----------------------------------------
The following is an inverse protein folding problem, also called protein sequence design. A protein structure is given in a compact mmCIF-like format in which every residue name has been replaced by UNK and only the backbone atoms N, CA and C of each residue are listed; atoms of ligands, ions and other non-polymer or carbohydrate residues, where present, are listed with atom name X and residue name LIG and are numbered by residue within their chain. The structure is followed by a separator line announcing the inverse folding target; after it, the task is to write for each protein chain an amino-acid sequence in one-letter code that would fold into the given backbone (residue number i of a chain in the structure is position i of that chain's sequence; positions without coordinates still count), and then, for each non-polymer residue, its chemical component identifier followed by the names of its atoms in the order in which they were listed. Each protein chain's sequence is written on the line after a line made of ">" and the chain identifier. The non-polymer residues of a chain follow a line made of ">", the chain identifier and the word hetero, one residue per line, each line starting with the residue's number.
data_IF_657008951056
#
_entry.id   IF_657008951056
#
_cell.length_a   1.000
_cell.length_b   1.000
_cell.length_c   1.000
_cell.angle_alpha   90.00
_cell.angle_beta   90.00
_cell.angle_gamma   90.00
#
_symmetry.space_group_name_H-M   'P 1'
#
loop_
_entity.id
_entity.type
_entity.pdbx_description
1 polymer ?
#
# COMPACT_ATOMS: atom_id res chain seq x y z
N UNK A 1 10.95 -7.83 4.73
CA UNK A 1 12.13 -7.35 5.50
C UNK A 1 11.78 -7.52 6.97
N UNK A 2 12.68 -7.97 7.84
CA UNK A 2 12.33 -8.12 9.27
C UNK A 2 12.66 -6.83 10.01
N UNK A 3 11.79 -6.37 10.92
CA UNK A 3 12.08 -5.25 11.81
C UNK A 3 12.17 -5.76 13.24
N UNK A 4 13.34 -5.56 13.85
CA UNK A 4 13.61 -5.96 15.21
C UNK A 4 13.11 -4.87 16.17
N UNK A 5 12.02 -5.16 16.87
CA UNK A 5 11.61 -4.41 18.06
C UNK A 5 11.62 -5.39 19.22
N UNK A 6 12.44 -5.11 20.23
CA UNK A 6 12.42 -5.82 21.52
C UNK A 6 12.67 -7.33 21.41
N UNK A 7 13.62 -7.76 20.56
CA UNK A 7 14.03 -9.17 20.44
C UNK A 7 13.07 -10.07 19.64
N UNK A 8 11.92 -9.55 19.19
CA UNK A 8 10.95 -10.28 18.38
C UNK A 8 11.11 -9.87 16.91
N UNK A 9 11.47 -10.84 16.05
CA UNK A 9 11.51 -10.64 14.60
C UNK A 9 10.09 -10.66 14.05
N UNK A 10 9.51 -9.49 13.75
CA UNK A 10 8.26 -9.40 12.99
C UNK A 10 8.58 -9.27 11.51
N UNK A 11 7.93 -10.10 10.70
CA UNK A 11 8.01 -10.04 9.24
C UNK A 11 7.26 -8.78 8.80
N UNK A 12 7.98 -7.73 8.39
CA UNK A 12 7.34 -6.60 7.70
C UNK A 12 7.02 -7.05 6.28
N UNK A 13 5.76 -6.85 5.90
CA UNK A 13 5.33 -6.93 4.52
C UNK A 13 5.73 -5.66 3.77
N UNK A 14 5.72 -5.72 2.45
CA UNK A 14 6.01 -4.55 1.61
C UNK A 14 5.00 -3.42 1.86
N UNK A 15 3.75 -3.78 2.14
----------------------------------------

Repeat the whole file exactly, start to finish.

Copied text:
The following is an inverse protein folding problem, also called protein sequence design. A protein structure is given in a compact mmCIF-like format in which every residue name has been replaced by UNK and only the backbone atoms N, CA and C of each residue are listed; atoms of ligands, ions and other non-polymer or carbohydrate residues, where present, are listed with atom name X and residue name LIG and are numbered by residue within their chain. The structure is followed by a separator line announcing the inverse folding target; after it, the task is to write for each protein chain an amino-acid sequence in one-letter code that would fold into the given backbone (residue number i of a chain in the structure is position i of that chain's sequence; positions without coordinates still count), and then, for each non-polymer residue, its chemical component identifier followed by the names of its atoms in the order in which they were listed. Each protein chain's sequence is written on the line after a line made of ">" and the chain identifier. The non-polymer residues of a chain follow a line made of ">", the chain identifier and the word hetero, one residue per line, each line starting with the residue's number.
data_IF_657008951056
#
_entry.id   IF_657008951056
#
_cell.length_a   1.000
_cell.length_b   1.000
_cell.length_c   1.000
_cell.angle_alpha   90.00
_cell.angle_beta   90.00
_cell.angle_gamma   90.00
#
_symmetry.space_group_name_H-M   'P 1'
#
loop_
_entity.id
_entity.type
_entity.pdbx_description
1 polymer ?
#
# COMPACT_ATOMS: atom_id res chain seq x y z
N UNK A 1 10.95 -7.83 4.73
CA UNK A 1 12.13 -7.35 5.50
C UNK A 1 11.78 -7.52 6.97
N UNK A 2 12.68 -7.97 7.84
CA UNK A 2 12.33 -8.12 9.27
C UNK A 2 12.66 -6.83 10.01
N UNK A 3 11.79 -6.37 10.92
CA UNK A 3 12.08 -5.25 11.81
C UNK A 3 12.17 -5.76 13.24
N UNK A 4 13.34 -5.56 13.85
CA UNK A 4 13.61 -5.96 15.21
C UNK A 4 13.11 -4.87 16.17
N UNK A 5 12.02 -5.16 16.87
CA UNK A 5 11.61 -4.41 18.06
C UNK A 5 11.62 -5.39 19.22
N UNK A 6 12.44 -5.11 20.23
CA UNK A 6 12.42 -5.82 21.52
C UNK A 6 12.67 -7.33 21.41
N UNK A 7 13.62 -7.76 20.56
CA UNK A 7 14.03 -9.17 20.44
C UNK A 7 13.07 -10.07 19.64
N UNK A 8 11.92 -9.55 19.19
CA UNK A 8 10.95 -10.28 18.38
C UNK A 8 11.11 -9.87 16.91
N UNK A 9 11.47 -10.84 16.05
CA UNK A 9 11.51 -10.64 14.60
C UNK A 9 10.09 -10.66 14.05
N UNK A 10 9.51 -9.49 13.75
CA UNK A 10 8.26 -9.40 12.99
C UNK A 10 8.58 -9.27 11.51
N UNK A 11 7.93 -10.10 10.70
CA UNK A 11 8.01 -10.04 9.24
C UNK A 11 7.26 -8.78 8.80
N UNK A 12 7.98 -7.73 8.39
CA UNK A 12 7.34 -6.60 7.70
C UNK A 12 7.02 -7.05 6.28
N UNK A 13 5.76 -6.85 5.90
CA UNK A 13 5.33 -6.93 4.52
C UNK A 13 5.73 -5.66 3.77
N UNK A 14 5.72 -5.72 2.45
CA UNK A 14 6.01 -4.55 1.61
C UNK A 14 5.00 -3.42 1.86
N UNK A 15 3.75 -3.78 2.14